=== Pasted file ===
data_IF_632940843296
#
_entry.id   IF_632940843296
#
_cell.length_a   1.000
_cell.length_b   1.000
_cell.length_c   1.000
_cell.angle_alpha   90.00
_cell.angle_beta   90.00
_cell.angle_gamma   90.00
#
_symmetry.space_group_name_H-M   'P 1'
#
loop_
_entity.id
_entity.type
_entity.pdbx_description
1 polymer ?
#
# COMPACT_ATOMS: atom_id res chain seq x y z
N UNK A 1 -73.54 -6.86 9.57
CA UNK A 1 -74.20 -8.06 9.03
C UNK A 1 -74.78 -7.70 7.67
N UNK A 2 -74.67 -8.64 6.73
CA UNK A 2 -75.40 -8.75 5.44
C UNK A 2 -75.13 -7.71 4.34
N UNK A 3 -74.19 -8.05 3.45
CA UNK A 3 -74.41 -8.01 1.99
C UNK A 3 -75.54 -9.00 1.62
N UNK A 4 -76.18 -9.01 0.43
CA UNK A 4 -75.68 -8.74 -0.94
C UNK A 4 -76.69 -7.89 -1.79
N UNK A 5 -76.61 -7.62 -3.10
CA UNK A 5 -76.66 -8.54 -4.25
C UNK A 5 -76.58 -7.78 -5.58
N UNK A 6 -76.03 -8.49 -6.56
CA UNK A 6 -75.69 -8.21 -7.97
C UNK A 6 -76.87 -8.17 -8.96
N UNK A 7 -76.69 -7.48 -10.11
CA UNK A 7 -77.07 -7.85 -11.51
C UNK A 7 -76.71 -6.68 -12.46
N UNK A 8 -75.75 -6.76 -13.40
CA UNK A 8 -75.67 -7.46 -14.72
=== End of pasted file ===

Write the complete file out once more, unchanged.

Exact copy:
data_IF_632940843296
#
_entry.id   IF_632940843296
#
_cell.length_a   1.000
_cell.length_b   1.000
_cell.length_c   1.000
_cell.angle_alpha   90.00
_cell.angle_beta   90.00
_cell.angle_gamma   90.00
#
_symmetry.space_group_name_H-M   'P 1'
#
loop_
_entity.id
_entity.type
_entity.pdbx_description
1 polymer ?
#
# COMPACT_ATOMS: atom_id res chain seq x y z
N UNK A 1 -73.54 -6.86 9.57
CA UNK A 1 -74.20 -8.06 9.03
C UNK A 1 -74.78 -7.70 7.67
N UNK A 2 -74.67 -8.64 6.73
CA UNK A 2 -75.40 -8.75 5.44
C UNK A 2 -75.13 -7.71 4.34
N UNK A 3 -74.19 -8.05 3.45
CA UNK A 3 -74.41 -8.01 1.99
C UNK A 3 -75.54 -9.00 1.62
N UNK A 4 -76.18 -9.01 0.43
CA UNK A 4 -75.68 -8.74 -0.94
C UNK A 4 -76.69 -7.89 -1.79
N UNK A 5 -76.61 -7.62 -3.10
CA UNK A 5 -76.66 -8.54 -4.25
C UNK A 5 -76.58 -7.78 -5.58
N UNK A 6 -76.03 -8.49 -6.56
CA UNK A 6 -75.69 -8.21 -7.97
C UNK A 6 -76.87 -8.17 -8.96
N UNK A 7 -76.69 -7.48 -10.11
CA UNK A 7 -77.07 -7.85 -11.51
C UNK A 7 -76.71 -6.68 -12.46
N UNK A 8 -75.75 -6.76 -13.40
CA UNK A 8 -75.67 -7.46 -14.72